asap1 Morphants Exhibit Delayed Macrophage Recruitment

A previous study showed that ASAP1 was involved in regulating dendritic cell migration (Curtis et al., 2015). In the zebrafish infectious model, neutrophils and macrophages are the primary cells to act against pathogens (Bernut et al., 2016; Rosowski et al., 2016). To dissect the mechanism of Asap1 in regulating zebrafish against infection, we further examined the effect of Asap1 on macrophage migration in zebrafish by tailfin click and Mm hindbrain injection. In tailfin transection assay, asap1 morphants exhibited significant defects of macrophage migration in response to injury (Figures 4A,B). The hindbrain ventricle is a suitable site to evaluate macrophage recruitment toward local infections (Benard et al., 2012; Pagan et al., 2015). When we further injected hindbrain ventricles of asap1 morphants with Mm, we noted that far fewer macrophages were recruited and crossed the brain-blood barrier than in control morphants (Figures 4C,D). Meanwhile, we confirmed that total macrophage numbers did not differ between asap1 and control morphants (Supplementary Figure 5), using a published method that quantified neutral red stained macrophages in whole zebrafish larvae (Tobin et al., 2010). These results suggest that impaired macrophage migration is not due to a reduction in total macrophage number.

FIGURE 4
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Figure 4. asap1 morphant macrophages exhibit impaired migration. (A) Representative light microscopy images of neutral red stained macrophages of transgenic morphants migrated to tailfin injury at 9 h post injury. (B) Numbers of recruited neutral red stained macrophages in the tailfin injury at 9 h post injury (scale bar, 100 μm); *** P < 0.001, P-values calculated by Student's unpaired t-test. n (MOs-NC group) = 45, n (MOs-asap1 group) = 40. (C) Representative light microscopy images of neutral red stained macrophages following hindbrain injection with Mm (left panels) or mock (right panels) into morphants at 9 h post infection. (D) Numbers of recruited neutral red stained macrophages in the hindbrain at 9 h post infection (scale bar, 100 μm); ***P < 0.001, NS, not significant, P-values calculated between two groups by Student's unpaired t-test. n (MOs-NC group/Mm) = 77, n (MOs-asap1 group/Mm) = 81, n (MOs-NC group/mock) =34, n (MOs-asap1 group/mock) =29. Each dot represents one larva. Mean ± SEM from two pooled independent experiments. MOs, morpholino oligonucleotide mixture. asap1 means asap1a and asap1b.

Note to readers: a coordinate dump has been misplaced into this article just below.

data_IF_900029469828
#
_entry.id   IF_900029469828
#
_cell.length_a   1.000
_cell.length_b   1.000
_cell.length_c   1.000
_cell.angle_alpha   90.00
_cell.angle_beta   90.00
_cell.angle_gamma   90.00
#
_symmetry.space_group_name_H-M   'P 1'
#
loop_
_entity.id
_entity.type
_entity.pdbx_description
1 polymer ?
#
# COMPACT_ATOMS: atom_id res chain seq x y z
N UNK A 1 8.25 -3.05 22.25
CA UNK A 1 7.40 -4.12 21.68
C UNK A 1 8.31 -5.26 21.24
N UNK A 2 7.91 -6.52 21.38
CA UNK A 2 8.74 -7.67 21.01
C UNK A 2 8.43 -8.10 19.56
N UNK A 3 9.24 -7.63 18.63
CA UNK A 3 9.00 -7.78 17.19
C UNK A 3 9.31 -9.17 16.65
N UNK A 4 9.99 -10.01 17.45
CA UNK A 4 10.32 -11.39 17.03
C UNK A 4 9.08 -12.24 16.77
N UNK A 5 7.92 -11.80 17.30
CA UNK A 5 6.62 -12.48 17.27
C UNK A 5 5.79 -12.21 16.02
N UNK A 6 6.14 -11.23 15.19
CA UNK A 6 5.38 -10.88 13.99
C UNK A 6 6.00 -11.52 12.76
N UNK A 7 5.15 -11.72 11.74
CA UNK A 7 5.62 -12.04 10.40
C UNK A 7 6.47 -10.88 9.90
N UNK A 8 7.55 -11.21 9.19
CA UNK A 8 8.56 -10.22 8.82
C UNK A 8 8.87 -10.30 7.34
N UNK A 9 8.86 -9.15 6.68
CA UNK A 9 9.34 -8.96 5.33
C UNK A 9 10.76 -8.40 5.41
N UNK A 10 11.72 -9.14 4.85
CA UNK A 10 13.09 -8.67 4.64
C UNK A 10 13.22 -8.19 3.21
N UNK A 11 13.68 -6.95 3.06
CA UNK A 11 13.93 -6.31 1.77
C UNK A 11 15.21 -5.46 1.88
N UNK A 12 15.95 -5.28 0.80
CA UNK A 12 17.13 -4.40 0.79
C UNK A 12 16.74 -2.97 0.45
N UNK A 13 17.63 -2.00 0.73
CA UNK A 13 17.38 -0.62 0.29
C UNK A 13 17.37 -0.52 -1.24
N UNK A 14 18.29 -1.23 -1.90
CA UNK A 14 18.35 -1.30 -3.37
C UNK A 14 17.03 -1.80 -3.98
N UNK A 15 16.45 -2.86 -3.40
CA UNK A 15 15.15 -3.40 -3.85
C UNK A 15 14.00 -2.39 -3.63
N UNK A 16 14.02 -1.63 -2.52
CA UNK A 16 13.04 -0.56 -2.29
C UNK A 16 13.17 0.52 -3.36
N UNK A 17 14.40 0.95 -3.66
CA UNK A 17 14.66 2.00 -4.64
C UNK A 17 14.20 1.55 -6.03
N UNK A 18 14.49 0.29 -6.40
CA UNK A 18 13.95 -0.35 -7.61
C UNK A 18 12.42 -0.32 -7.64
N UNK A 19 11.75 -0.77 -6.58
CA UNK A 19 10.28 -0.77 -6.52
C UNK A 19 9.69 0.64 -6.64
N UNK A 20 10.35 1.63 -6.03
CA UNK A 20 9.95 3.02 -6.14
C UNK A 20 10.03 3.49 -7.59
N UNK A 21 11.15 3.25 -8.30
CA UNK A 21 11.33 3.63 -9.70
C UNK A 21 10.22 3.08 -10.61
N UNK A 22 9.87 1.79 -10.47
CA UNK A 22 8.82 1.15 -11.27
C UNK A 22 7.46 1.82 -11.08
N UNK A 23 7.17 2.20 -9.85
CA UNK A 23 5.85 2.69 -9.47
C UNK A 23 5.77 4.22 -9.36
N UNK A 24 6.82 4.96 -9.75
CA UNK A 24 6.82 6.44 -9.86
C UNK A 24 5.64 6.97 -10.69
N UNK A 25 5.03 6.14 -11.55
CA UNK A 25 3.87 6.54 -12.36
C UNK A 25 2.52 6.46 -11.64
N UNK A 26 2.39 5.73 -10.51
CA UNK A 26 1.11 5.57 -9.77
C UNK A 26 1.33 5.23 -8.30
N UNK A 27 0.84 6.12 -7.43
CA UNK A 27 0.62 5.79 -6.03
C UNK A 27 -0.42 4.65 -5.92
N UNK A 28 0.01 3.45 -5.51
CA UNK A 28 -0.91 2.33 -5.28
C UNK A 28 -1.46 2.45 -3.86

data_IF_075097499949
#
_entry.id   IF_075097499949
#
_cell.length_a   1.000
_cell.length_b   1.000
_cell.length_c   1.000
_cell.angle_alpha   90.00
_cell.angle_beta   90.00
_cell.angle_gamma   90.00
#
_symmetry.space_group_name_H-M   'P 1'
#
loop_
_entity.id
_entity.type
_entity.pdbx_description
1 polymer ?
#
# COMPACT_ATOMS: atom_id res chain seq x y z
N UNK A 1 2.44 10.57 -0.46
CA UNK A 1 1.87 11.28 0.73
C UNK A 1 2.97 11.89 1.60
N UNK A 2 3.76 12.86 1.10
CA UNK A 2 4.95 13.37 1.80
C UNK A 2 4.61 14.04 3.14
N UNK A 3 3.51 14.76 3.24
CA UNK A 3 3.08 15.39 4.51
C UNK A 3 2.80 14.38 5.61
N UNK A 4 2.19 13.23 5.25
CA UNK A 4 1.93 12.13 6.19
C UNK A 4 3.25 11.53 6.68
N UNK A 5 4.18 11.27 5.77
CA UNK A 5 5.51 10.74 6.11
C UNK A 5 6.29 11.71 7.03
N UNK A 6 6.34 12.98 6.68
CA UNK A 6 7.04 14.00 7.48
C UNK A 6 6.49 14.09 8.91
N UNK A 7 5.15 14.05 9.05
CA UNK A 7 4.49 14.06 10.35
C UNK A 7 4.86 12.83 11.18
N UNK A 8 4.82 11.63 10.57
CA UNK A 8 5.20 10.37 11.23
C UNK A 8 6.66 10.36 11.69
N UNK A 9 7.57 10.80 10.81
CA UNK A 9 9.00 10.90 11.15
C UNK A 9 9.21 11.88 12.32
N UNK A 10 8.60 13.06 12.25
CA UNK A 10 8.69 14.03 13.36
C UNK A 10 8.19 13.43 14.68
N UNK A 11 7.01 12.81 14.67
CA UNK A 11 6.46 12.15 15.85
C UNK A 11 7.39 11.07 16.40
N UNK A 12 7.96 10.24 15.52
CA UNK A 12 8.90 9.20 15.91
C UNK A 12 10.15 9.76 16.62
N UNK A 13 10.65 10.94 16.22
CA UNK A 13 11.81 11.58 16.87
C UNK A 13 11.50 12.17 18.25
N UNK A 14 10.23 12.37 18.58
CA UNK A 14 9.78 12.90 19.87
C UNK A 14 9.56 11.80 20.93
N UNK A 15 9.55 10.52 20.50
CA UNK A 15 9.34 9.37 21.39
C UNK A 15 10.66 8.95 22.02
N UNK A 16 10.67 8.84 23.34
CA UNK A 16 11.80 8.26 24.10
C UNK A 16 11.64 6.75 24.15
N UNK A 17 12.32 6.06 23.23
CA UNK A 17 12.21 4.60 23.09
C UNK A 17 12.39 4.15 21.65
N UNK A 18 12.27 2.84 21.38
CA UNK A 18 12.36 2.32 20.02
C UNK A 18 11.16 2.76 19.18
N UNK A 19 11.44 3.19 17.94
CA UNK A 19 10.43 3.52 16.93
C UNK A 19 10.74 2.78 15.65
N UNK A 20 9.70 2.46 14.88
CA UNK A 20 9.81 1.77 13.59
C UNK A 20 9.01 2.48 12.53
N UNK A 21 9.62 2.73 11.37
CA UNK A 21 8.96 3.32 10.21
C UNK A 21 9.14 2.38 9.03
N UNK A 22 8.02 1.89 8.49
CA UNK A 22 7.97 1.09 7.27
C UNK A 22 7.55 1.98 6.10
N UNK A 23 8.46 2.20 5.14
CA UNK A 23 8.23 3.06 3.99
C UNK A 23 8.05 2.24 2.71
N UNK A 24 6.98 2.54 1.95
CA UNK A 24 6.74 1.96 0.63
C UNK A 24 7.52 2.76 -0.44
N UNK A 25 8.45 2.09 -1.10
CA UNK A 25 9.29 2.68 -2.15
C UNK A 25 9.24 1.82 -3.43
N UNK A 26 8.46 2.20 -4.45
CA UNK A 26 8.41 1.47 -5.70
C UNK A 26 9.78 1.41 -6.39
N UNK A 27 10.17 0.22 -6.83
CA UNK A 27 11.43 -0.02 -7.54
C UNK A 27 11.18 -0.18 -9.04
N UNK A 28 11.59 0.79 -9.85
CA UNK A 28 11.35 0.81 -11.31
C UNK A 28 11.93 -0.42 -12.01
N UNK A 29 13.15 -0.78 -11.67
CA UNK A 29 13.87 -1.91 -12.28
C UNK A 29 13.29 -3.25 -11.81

Knockdown of ASAP1 Impaired THP-1 Cells Migration

To examine the role of ASAP1 in regulating macrophage motility, THP-1 cells were transfected with either siRNA against ASAP1 or control siRNA, and then subjected to the Transwell assay to determine cell migration ability. Western blotting analysis revealed that ASAP1 was knocked down successfully (Figure 5A). At 24 h post treatment with ASAP1 siRNA or control siRNA, the cells were transferred to the upper chamber of a Transwell culture plate. Then, the medium supernatant of THP-1 cells infected with H37Ra for 24 h was added to the lower chamber (Figure 5B). The results showed that ASAP1 knockdown THP-1 cells exhibited reduced migration ability compared to that of their control-transfected counterparts (Figures 5C,D).

FIGURE 5
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Figure 5. Migration of cells is impaired in THP-1 cells upon knockdown of ASAP1. (A) Western blotting analysis of the knockdown efficiency of ASAP1 when THP-1 cells were transfected with control or ASAP1 siRNA. (B) Schematic diagram of the Transwell protocol. (C,D) Transwell assay was applied to evaluate the effect of ASAP1 on cell migration (scale bar, 500 μm); ***P < 0.001, P-values calculated by the Mann-Whitney test. Each dot represents one scope. Mean ± SEM from two independent experiments.

Discussion